But your phone can’t connect directly to the internet or web. That’s where your router comes in.

A router is a network device that moves (or “routes”) data from one network to another.

In order to visit websites — or even conduct a Google search — the data sent from your phone needs to make a pit stop at your router. This is because websites are hosted on remote web servers, and these servers are not a part of your LAN. I think you would notice if Google’s web servers were in your living room.

The issue is, your phone doesn’t know how to reach any device that isn’t on your LAN. But, thankfully your router is a part of your LAN, and its job is to find routes and send data to other networks. Essentially, any time a web request is sent, all of your home devices think to themselves: “If I want to connect to an IP address that isn’t local, I need to go through my router”.

Your router has, at the very least, two major network interfaces. One interface is connected to your LAN. The other is connected to your ISP’s Wide Area Network (WAN). So, when a device on your LAN makes a web request, your router facilitates the flow of data, acting as the gatekeeper between your LAN and the open internet (WAN).

A WAN is a network that extends over a large geographical region, and is commonly associated with the publicly-accessible internet.

Okay, so what’s the deal with making a distinction between the internet and the web?

The terms “Internet” and “Web” are often used interchangeably. While I can understand why this happens, it’s very much incorrect. The internet and the web are two distinct things. And now that you’re learning about networking, it’s time you find out why!

Commonly referred to as a “network of networks”, the Internet as we know it is a global infrastructure of interconnected networks, computers, etc. You can think of the internet as a highway. And The World Wide Web (or Web) is a utility that uses the Internet to transfer and link data and resources. If the Internet is a highway, then you can consider the Web a vehicle using that highway.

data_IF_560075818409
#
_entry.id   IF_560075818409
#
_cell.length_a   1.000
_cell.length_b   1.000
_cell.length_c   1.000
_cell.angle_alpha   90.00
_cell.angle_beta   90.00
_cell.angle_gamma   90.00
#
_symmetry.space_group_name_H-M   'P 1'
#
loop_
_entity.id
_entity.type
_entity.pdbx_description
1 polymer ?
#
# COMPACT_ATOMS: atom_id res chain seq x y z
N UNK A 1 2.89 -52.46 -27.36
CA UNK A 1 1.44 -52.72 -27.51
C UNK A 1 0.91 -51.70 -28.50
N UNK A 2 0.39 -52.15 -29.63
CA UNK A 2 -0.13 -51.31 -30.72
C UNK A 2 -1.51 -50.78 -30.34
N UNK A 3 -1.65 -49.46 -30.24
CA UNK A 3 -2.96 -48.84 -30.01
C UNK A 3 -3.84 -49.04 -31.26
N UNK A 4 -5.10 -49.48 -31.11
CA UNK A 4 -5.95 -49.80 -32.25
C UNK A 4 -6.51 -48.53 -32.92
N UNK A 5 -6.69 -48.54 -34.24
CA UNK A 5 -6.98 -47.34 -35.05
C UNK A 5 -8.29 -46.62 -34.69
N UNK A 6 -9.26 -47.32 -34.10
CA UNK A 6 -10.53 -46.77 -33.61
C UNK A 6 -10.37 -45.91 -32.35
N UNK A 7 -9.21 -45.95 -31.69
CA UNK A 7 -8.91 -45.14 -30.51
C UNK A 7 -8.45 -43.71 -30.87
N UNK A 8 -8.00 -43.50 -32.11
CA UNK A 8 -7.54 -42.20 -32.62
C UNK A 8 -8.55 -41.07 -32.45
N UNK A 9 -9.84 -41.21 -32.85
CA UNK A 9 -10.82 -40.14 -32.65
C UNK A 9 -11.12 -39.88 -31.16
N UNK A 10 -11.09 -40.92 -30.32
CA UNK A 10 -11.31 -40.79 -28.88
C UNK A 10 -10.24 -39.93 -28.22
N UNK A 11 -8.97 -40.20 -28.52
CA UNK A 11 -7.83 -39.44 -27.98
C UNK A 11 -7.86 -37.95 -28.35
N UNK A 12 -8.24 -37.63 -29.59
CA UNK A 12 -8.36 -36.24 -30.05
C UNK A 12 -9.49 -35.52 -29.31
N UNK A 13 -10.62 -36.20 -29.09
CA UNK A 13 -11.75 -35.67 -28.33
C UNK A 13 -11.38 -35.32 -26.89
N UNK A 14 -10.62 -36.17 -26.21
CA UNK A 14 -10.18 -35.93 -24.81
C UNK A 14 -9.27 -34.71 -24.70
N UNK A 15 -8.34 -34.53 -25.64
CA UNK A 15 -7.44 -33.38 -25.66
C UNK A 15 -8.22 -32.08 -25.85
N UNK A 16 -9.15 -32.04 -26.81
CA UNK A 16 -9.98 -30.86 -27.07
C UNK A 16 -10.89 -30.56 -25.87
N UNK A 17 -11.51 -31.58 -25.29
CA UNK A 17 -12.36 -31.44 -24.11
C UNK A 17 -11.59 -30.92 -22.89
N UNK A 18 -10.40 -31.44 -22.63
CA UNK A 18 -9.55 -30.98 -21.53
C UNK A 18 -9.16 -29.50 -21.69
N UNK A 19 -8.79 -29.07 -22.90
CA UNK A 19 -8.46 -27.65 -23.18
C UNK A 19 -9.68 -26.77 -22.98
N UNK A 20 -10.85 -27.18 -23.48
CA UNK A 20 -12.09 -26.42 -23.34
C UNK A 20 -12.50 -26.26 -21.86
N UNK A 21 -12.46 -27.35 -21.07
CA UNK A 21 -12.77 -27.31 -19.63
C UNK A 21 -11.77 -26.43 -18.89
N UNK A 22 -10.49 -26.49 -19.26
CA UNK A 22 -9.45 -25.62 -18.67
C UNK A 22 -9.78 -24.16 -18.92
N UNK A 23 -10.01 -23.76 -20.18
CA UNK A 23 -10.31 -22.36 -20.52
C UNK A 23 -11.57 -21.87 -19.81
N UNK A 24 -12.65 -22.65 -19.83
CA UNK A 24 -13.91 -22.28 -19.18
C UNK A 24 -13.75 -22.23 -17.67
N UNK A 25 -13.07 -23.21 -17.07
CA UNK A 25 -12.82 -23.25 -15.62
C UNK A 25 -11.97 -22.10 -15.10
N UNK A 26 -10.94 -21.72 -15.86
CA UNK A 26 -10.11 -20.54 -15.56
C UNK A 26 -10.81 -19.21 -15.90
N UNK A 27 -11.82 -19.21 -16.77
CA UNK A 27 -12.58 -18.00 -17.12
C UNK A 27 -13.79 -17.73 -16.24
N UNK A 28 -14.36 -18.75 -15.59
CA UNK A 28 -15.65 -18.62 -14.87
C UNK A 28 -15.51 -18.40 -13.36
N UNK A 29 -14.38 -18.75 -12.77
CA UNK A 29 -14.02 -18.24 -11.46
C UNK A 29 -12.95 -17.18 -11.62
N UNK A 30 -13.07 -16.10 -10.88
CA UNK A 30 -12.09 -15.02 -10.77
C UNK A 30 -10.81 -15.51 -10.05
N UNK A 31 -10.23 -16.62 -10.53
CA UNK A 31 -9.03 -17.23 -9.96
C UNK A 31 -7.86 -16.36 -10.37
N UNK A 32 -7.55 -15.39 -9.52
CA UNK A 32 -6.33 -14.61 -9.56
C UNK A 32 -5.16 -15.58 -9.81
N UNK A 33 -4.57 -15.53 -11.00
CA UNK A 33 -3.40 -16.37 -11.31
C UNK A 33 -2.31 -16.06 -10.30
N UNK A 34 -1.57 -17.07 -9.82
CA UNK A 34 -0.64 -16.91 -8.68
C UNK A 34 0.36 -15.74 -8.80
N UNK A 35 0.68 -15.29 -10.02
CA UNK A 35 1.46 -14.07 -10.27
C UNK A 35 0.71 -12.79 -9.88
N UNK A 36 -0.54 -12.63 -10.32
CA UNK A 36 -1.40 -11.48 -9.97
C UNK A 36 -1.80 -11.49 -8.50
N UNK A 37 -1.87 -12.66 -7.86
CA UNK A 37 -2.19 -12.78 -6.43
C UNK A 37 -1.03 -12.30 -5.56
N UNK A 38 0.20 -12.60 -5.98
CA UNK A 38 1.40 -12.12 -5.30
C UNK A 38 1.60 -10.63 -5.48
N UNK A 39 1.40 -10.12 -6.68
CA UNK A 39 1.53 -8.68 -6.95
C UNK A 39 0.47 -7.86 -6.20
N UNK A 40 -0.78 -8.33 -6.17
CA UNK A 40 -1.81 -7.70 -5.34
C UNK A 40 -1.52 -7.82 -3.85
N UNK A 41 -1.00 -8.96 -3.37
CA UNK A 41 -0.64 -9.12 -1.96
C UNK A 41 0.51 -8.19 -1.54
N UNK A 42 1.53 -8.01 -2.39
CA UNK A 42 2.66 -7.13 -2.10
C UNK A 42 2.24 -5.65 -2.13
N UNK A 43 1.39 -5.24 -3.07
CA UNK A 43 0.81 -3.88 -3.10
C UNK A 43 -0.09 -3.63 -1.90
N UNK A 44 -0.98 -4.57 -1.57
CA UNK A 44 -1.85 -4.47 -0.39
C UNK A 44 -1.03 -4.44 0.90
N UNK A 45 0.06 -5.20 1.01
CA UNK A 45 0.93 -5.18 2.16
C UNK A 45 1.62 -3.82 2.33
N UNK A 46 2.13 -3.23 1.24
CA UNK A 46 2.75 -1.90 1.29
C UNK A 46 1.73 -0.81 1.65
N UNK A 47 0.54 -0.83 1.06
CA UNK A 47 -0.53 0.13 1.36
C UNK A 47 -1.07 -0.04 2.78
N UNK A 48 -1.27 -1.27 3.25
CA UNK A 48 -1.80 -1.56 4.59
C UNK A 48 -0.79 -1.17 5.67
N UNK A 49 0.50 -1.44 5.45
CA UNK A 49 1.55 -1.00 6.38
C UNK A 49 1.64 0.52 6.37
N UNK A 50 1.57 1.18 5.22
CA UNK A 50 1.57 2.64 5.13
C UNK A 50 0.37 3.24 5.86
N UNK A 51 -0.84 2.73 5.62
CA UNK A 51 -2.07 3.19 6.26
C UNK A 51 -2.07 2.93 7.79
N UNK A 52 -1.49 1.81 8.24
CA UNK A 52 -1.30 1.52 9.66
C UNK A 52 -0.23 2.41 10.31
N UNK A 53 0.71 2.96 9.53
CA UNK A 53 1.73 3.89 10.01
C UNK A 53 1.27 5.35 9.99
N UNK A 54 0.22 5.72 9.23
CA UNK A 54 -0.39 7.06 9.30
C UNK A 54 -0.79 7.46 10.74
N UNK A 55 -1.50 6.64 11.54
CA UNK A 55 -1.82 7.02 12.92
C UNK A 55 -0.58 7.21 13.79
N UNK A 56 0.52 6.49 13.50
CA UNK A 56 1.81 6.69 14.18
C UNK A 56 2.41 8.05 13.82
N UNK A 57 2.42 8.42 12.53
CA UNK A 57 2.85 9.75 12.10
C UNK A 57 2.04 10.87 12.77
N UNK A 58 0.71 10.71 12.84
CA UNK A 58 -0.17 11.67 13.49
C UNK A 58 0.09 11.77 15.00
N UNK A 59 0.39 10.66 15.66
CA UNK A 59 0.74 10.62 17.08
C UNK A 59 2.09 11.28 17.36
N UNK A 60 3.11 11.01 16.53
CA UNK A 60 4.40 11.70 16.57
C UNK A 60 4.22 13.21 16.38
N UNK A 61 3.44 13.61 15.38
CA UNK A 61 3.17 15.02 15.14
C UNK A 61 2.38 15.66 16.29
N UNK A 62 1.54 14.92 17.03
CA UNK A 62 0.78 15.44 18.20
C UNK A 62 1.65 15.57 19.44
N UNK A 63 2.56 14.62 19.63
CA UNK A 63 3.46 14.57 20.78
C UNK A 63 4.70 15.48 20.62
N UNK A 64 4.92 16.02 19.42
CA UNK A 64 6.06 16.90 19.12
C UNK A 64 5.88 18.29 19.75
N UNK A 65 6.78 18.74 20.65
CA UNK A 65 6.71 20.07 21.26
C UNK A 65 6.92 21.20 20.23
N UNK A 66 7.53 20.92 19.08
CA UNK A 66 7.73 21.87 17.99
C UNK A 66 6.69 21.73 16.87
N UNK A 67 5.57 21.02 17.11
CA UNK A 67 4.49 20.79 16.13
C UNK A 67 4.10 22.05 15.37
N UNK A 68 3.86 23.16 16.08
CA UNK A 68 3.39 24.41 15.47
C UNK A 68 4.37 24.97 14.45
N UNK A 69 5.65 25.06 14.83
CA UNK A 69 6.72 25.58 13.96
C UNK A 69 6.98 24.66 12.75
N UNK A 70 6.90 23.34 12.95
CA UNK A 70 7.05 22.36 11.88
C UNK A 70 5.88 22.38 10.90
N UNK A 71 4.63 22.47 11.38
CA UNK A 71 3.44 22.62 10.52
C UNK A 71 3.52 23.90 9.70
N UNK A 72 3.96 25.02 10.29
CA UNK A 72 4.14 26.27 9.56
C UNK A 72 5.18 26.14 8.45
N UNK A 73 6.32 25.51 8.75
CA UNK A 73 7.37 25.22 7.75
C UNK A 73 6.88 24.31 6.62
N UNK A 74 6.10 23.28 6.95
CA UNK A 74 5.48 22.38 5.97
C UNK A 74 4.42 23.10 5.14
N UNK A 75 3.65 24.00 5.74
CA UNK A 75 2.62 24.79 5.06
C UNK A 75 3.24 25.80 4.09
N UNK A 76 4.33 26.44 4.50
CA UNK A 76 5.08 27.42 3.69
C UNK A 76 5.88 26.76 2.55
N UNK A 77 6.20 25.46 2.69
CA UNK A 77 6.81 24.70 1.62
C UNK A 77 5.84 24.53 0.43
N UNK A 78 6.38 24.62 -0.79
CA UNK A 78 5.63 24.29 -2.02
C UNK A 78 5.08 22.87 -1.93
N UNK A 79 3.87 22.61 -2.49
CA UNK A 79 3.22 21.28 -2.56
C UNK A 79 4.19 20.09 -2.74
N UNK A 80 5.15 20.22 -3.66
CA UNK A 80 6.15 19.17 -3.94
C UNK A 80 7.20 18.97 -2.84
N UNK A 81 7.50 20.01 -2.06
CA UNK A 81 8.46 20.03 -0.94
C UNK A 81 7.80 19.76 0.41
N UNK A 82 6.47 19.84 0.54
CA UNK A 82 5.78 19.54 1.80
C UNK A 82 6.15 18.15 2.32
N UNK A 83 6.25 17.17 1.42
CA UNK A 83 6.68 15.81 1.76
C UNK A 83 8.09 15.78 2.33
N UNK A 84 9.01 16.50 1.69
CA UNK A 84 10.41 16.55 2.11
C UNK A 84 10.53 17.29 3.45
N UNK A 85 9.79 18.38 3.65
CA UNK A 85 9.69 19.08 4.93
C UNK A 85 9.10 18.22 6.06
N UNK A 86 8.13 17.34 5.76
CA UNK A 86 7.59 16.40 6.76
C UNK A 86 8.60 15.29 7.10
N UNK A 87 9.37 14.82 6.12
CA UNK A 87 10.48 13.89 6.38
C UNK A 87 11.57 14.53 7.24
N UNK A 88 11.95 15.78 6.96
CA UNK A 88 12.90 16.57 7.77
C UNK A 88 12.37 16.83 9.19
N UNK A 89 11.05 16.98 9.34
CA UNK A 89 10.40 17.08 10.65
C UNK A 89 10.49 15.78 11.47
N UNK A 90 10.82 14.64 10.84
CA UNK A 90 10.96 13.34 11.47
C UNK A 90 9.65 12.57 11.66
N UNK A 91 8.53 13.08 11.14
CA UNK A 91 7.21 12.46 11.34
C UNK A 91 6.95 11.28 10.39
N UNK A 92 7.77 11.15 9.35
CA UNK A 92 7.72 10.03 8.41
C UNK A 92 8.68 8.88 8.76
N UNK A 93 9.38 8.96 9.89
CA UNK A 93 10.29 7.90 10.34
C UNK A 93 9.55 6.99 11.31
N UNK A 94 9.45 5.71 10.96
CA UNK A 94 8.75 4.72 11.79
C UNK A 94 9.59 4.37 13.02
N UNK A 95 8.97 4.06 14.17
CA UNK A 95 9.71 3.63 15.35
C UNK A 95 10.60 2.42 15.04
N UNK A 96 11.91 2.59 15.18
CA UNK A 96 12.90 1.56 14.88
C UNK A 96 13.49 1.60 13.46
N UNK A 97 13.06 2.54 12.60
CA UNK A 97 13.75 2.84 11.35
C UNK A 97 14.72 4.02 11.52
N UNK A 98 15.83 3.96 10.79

The Web is based on the Hyper Text Transport Protocol (HTTP), which is invoked when you open a browser and click on a link or type in a Uniform Resource Identifier (URI) — that’s why web addresses are preceded by “http://”. However, in this day and age, we should hope the websites you visit are using be the secure form of the protocol: HTTPS

To sum it up: the Internet provides the infrastructure that allows the Web to do its thing.

Whew! We covered a lot here, so congratulations for getting through it! Now that we’ve seen a high level overview of some major networking concepts, lets get our hands dirty and start building some networks — virtually, that is.

The modules that follow will be utilizing free software from Cisco called PacketTracer (available for Windows and Mac). This will allow us to set up a virtual networking lab where you can immediately apply the knowledge you’re gaining.

You can find PacketTracer here:

FYI, you will need to create an Cisco Network Academy account in order to download the software. Its easy… and did I mention free?

That’s all for now. Hope to see you in the next module: Network Components